The day of the funeral, it fails to rain. It would be easier to bear if the sky wept with us. Instead, sunlight and warmth touch every corner of our mountains, flicker on every tree leaf, fill each breeze. A world painfully alive.
May 1968 is the bloodiest single month of the Vietnam War, but we don’t know this yet. We simply know it as the month when James Hardy was taken from us. Like thousands of other Americans, we stand in a cemetery on an unrelentingly beautiful day and watch a mother weep as she accepts a folded flag.
I stand at the edge of the crowd in a black dress and heels that pinch my toes, and I spin his class ring round and round the fourth finger of my left hand. The graveside service stretches for hours. There were so many who loved him. Parents and grandparents, three sisters and at least a dozen cousins. Classmates and teachers. His pastor, his football coach, even his dentist — they all show up to pay their respects.
They talk about his integrity and faith. His honorable service. A volunteer, no less, making the ultimate sacrifice. They remember him as an all-star athlete and a scholar. The prize of Dunbar, West Virginia, who made everyone proud with his easy smile and kind words and perfect spiral throw.
All those things are true, but they hardly crack the cover of him — the complexities and dreams that make him a hero and not just another dead twenty-three-year-old.
Ours was a whirlwind romance, beginning just three weeks before his deployment. We’d been friends since childhood. Spent years wading in creeks and riding bikes. But coming home from separate colleges, it was like seeing each other for the first time.
The first and the last. Strange to realize now how close those moments were. It feels as if we lived a lifetime in those 21 days. As that final hour ticked to an end, he cupped my face in his hands.
“Wait for me?” he asked and kissed me before I could say a word, because he already knew my answer. I would wait for him forever.
The casket goes down and the crowd drifts away. Mr. Hardy is a strong and proud man, a veteran of the second World War. Today he wraps an arm around his wife’s shoulders and carries her to the car as if by holding her he holds himself together. I feel as if I know each of these family members intimately. A hundred letters have tied us together, me and James. I know things I wish I didn’t.
As is customary around these parts, mourners descend on the Hardy house with crock pots and pie pans and jugs of sweet tea. Guests spill over from the living room and porch onto a yard dappled with shadow beneath towering oak trees.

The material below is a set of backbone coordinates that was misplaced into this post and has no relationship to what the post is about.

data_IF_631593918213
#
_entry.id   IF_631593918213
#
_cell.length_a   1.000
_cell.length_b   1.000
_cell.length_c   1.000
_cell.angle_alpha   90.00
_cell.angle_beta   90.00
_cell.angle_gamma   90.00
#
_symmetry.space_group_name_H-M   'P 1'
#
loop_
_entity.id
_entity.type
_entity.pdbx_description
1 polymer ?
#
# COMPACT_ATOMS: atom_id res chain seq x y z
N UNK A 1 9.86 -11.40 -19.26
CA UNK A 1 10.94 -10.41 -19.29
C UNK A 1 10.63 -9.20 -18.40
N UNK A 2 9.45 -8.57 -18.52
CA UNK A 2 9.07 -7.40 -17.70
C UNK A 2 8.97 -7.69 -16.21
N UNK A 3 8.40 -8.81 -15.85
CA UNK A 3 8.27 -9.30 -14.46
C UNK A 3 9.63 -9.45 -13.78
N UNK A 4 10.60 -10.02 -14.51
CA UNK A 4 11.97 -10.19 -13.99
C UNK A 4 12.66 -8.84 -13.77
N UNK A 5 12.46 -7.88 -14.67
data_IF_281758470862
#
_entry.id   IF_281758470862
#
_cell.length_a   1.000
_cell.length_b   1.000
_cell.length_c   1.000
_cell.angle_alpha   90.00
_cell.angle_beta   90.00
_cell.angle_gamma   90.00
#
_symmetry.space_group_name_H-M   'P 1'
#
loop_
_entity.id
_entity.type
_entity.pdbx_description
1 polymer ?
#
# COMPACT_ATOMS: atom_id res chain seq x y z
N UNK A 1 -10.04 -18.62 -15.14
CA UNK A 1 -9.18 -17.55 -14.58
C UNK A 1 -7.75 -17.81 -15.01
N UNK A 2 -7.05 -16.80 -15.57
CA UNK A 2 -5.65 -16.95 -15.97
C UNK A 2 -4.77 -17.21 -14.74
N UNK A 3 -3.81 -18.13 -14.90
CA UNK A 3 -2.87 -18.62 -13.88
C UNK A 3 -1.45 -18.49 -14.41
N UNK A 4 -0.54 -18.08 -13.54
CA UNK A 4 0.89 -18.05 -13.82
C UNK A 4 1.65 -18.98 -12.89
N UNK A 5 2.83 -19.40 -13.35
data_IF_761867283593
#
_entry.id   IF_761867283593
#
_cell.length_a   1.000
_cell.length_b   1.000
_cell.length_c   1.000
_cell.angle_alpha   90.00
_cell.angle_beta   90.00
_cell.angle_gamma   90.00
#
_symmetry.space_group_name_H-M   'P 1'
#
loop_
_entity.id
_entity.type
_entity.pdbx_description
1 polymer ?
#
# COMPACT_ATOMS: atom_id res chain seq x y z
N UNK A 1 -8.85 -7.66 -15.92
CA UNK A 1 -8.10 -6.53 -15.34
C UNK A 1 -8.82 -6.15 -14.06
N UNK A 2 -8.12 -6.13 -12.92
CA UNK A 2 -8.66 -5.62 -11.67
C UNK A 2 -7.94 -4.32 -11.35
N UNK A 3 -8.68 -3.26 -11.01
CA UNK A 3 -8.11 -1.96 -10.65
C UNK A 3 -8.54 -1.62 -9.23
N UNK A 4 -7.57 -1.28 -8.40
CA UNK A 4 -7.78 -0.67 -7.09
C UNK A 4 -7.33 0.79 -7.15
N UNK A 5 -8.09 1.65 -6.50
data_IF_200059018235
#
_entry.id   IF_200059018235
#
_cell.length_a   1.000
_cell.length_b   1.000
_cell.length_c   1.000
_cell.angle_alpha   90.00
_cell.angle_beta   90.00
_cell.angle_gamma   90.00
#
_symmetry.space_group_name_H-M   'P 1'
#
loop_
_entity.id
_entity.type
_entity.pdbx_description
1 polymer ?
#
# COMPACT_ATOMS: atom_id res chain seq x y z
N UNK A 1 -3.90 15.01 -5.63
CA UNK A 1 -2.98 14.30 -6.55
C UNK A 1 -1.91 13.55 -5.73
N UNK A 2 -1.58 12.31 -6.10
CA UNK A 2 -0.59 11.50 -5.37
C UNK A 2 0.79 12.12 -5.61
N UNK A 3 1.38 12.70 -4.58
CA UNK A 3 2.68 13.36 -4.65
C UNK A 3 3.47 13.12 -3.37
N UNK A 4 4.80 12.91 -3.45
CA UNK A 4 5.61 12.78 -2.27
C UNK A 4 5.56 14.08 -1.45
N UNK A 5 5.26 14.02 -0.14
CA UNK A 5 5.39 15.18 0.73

“Did you know him well?” a woman with puffy eyes asks me and I find I can’t answer.
I feel like a ghost, something less substantial than breath, as I linger in the doorway of his bedroom, the class ring spinning round and round. Perhaps I stand there for a long time because the house is quieter and darker when I return to the living room.
I find Mr. Hardy alone in a rocking chair on the back porch, elbows on his knees, anguish in his face. He looks up at me, and I sit beside him. The sun is nearly gone. Lightning bugs appear at the edge of the woods, flickering between the branches.
“James loved you,” I say and my throat closes over completely. I shouldn’t cry here and stand to leave.
“He didn’t volunteer,” Mr. Hardy says, voice raw. “His draft number was called. He could’ve gotten out of it. Student deferment. He was accepted to medical school. Hadn’t told anybody yet.”
Mr. Hardy’s lower lip trembles, and I realize that he has likely forgotten how to cry. Medals from Okinawa line his hallways, but it’s not until today that he breaks.
“But I told him no son of this family would run from duty. That I would be…” his face contorts, “ashamed of him if he didn’t go.”
He finally weeps, silent sobs that wrack his shoulders. His face disappears into his hands.
“Did he know?” he barely gets out. “Did my boy know I love him?”
I hesitate, because a lie like this is one I’ll have to carry for the rest of my life.
“Yes,” I whisper.
He cries harder, entire body shaking. “What was it for? What was it all for?”
I stare at this man, torn between hating him and pitying him, and I place the class ring in his palm.
“He only ever wanted to make you proud,” I say, which is the truth.
Mr. Hardy stares at the ring. He needs it more than I do, this talisman, this reminder of his son’s love. Because tonight and every night, and in the morning and every morning after that, I’ll remember.
I’ll remember the way he held me in his arms, his face pressed against my hair. The way he whispered, “Always. I love you.”
That’s the truth.
Elizabeth Lyvers grew up in the hills of West Virginia, molded by books, trees, and basketball. She recently published a novel called The Honest Lies and writes for her blog, Dear Life. She lives happily in Texas with her husband and infant son, writing during nap times.